News release from the City of Fort Wayne:
Mayor Henry cleans slate with demolition, launches new beginning for key site
McMillen Park Apartments project created jobs, kept 35 million pounds of material from landfill
Mayor Tom Henry today punctuated the end of an era and the start of new opportunities for a prime parcel in southeast Fort Wayne to mark the end of demolition on the site of the former McMillen Park Apartments. Working together with nearby neighborhoods and area leaders, the future of the 23-acre parcel near McKinnie Avenue and Anthony Boulevard will be explored through a community planning process. The Mayor’s action also emphasized the successful job creation efforts and positive recycling story of this clearance project.
“The removal of these obsolete buildings marks a new beginning,” said Mayor Henry. “It is a fresh start for this vital part of our community and a chance to promote new growth southeast. Moving forward, we will be working with community stakeholders to envision how best to maximize this important real estate and transform it into an asset that can attract new jobs and business investment, while also enhancing the desirability of this proud neighborhood.”
Joining Mayor Henry were representatives of the private contractors, subcontractors and nonprofit agencies who removed the 216 post-World War II apartments that had become largely vacant over the years. The contractors for the project were Fort Wayne-based Feuser Contracting and Martin Enterprises.
Demolition of the five zones of the apartments started in May with funding from the U.S. Department of Housing and Urban Development’s Community Development Block Grant. It should be completed by the end of August.
Local job impact was amplified through the hiring of local subcontractors and vendors turning the project into a job-creation effort. The City of Fort Wayne required contractors to use HUD Section 3 subcontractors, including woman-owned and minority-owned enterprises, along with clients of the nonprofit Blue Jacket.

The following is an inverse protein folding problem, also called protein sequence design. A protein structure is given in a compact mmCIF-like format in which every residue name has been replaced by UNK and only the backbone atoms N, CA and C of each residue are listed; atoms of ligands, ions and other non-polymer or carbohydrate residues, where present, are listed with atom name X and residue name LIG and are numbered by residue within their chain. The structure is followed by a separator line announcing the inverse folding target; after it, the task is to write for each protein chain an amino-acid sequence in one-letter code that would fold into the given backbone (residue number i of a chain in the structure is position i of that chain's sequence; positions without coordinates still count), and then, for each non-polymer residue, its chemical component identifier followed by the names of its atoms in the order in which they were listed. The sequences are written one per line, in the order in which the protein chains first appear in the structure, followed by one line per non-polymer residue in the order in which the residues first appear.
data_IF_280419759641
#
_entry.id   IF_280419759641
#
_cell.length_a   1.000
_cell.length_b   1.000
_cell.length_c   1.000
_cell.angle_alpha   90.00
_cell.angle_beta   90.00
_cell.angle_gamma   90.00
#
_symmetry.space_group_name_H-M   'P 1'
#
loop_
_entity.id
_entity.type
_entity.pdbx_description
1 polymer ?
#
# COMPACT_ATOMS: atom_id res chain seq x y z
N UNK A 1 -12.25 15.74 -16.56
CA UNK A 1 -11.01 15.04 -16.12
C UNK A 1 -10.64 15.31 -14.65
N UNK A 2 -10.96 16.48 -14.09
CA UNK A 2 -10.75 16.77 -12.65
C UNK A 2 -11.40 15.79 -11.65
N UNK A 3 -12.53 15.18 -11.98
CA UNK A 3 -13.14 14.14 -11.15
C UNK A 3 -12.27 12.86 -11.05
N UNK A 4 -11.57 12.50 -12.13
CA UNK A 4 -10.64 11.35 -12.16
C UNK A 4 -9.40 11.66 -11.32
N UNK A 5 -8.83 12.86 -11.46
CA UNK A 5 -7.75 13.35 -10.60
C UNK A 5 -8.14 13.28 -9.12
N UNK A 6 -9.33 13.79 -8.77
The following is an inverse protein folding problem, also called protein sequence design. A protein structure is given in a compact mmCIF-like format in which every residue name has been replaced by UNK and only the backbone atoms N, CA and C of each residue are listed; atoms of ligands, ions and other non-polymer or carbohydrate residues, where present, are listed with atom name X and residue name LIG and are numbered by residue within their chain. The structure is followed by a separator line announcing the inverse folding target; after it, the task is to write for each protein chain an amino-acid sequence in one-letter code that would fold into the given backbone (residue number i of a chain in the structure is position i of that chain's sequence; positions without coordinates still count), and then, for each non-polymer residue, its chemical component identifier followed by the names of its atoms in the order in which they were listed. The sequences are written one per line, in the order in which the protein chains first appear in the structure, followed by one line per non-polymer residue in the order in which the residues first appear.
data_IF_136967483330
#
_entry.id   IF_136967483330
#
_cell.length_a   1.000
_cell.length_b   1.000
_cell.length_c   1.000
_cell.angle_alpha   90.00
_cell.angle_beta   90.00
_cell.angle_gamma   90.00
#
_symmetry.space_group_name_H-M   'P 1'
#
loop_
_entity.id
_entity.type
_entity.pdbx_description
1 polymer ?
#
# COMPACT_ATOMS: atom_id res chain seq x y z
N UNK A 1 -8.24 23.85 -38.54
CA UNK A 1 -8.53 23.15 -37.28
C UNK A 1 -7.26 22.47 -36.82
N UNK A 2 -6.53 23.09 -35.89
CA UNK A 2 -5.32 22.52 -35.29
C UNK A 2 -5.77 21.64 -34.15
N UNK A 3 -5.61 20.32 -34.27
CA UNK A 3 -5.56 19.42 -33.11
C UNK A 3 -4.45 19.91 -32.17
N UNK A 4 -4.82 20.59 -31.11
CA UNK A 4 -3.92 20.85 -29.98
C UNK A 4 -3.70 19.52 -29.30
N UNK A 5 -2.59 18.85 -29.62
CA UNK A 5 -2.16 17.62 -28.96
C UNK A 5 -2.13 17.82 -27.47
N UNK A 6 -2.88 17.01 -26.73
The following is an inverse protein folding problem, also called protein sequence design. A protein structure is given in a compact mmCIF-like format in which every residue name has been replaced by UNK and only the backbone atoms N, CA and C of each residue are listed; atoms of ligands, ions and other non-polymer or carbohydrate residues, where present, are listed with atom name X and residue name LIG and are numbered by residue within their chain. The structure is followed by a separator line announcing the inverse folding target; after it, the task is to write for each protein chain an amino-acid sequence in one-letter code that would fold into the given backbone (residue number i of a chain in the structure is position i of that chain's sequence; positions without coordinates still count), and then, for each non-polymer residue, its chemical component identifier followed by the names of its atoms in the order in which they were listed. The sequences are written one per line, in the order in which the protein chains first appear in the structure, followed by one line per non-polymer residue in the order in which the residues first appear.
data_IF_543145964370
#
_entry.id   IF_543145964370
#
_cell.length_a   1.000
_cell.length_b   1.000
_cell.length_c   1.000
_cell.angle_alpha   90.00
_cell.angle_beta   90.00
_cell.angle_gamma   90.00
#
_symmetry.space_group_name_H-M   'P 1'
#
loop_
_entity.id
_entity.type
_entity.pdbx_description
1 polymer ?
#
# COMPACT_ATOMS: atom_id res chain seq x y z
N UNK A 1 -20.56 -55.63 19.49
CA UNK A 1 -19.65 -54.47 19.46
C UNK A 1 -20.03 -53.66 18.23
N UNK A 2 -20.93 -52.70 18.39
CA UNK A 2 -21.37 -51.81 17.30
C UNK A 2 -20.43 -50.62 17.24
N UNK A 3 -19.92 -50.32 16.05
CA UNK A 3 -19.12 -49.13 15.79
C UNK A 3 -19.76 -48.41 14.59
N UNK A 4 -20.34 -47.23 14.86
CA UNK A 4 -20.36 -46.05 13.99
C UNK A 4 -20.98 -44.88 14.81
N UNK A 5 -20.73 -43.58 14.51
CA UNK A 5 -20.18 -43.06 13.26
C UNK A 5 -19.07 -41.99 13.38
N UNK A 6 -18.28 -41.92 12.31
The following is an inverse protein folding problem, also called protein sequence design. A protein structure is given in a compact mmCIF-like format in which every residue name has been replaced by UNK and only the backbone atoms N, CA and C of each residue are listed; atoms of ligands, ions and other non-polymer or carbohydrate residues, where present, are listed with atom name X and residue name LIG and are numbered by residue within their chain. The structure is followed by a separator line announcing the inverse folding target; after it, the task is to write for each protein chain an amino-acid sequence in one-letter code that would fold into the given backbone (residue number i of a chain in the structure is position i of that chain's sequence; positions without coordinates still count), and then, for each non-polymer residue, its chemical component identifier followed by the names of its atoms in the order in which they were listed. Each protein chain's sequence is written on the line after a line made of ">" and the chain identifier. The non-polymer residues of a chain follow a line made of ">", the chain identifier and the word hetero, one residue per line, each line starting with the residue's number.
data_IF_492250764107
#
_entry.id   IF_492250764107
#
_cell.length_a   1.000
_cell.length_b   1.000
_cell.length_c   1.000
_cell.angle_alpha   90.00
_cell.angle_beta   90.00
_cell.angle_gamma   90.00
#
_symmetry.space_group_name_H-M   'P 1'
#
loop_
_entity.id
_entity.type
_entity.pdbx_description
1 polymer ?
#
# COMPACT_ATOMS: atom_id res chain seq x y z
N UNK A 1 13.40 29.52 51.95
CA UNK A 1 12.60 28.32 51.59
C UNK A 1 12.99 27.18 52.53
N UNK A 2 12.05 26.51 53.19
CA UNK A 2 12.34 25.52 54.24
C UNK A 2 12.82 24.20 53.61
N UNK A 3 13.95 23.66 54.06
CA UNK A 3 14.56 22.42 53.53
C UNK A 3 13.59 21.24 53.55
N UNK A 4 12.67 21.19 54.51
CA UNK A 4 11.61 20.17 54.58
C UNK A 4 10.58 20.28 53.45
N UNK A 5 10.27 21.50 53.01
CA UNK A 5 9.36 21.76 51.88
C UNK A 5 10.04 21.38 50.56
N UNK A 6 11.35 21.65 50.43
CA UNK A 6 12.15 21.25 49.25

Blue Jacket, Inc. works with adult ex-offenders as they make the transition from the criminal justice system back to the working world.
Four Blue Jacket transitional employees who are graduates of the organization’s job-readiness training were hired and worked on various phases of the demolition, resulting with one gaining full-time employment through the contractors and two more on the path to full-time jobs. “This is truly a project that has put people back to work and created jobs for Fort Wayne residents,” Mayor Henry noted.
The sustainability of the demolition effort was highlighted through data showing that 17,500 tons of recyclable material was diverted from the landfill including scrap metal, concrete, and salvageable materials like shutters and appliances. These reclaimed items were sold at the Habitat for Humanity ReStore shop or used by the Fort Wayne Police Department for training. Prior to demolition, the City removed the buildings’ asbestos to comply with environmental regulations.
The City’s commitment to working with those who live nearby to lessen the impact of the process was underscored by the techniques contractors employed throughout the endeavor. To minimize dust on adjacent properties, contractors performed a “wet” demolition, keeping the site hosed down with water during the removal of the buildings. The work was also only performed during daytime, weekday hours to reduce noise and disturbance in the neighborhood.
“The City’s reduce, reuse, recycle strategy allowed us to expand the lifecycle of many materials, extend the life of our landfills and demonstrate again our commitment to sustainability,” added Mayor Henry. “This project is a model for optimally working with contractors on a demolition. Together, we strove to mitigate negative impacts, save resources, create jobs, and from the outset, leverage the future potential of a great location.”
Once the demolition is complete, the City will use community engagement and planning strategies to gather ideas from neighbors and local stakeholders on how the property might best be used. On the heels of this planning phase, staff will begin work with possible developers to investigate site options. Because the City purchased the property with federal Neighborhood Stabilization Program funds, there is a 10-year timeframe to redevelop it.
The demolition cost about $836,000, which was about $164,000 below the projected cost. Using federal NSP money, the City purchased the foreclosed property for $1.1 million. Until the property is redeveloped, the City will maintain it as open green space.